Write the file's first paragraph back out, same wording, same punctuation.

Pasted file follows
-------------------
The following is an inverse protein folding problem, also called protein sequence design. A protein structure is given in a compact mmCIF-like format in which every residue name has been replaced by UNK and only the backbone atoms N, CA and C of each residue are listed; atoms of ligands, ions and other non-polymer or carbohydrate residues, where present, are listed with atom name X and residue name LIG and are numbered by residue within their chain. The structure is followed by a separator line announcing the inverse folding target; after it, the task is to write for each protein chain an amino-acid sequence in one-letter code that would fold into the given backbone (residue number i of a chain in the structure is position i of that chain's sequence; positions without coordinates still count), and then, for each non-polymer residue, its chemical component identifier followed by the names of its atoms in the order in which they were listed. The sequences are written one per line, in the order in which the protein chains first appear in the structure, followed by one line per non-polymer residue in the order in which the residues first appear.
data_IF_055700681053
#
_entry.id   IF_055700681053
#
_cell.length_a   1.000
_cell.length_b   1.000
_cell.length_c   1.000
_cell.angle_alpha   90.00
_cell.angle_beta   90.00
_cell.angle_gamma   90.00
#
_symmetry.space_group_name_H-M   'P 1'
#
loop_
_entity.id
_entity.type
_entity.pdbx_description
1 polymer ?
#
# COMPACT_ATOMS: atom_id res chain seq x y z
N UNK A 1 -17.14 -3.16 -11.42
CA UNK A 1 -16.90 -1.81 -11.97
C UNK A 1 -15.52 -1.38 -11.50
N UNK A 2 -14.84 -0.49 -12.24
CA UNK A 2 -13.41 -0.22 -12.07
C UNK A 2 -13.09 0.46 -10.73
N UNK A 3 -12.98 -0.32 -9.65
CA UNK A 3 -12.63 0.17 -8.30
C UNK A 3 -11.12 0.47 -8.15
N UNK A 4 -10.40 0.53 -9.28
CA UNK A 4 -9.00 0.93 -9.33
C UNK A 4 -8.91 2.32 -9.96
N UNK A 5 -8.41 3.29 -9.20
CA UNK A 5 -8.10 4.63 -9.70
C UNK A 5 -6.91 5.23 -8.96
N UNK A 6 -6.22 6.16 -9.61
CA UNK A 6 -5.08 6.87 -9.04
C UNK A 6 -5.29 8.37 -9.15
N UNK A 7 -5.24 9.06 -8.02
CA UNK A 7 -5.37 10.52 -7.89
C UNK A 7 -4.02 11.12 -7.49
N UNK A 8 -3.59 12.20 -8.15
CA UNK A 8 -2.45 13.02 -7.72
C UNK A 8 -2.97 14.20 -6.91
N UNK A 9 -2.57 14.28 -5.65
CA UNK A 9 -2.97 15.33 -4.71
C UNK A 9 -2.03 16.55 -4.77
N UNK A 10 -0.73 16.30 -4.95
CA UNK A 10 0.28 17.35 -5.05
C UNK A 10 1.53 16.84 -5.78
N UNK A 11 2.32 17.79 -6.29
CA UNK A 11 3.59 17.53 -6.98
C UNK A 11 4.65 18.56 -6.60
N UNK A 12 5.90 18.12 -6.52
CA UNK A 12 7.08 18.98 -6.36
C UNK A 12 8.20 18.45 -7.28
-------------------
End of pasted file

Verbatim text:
The following is an inverse protein folding problem, also called protein sequence design. A protein structure is given in a compact mmCIF-like format in which every residue name has been replaced by UNK and only the backbone atoms N, CA and C of each residue are listed; atoms of ligands, ions and other non-polymer or carbohydrate residues, where present, are listed with atom name X and residue name LIG and are numbered by residue within their chain. The structure is followed by a separator line announcing the inverse folding target; after it, the task is to write for each protein chain an amino-acid sequence in one-letter code that would fold into the given backbone (residue number i of a chain in the structure is position i of that chain's sequence; positions without coordinates still count), and then, for each non-polymer residue, its chemical component identifier followed by the names of its atoms in the order in which they were listed. The sequences are written one per line, in the order in which the protein chains first appear in the structure, followed by one line per non-polymer residue in the order in which the residues first appear.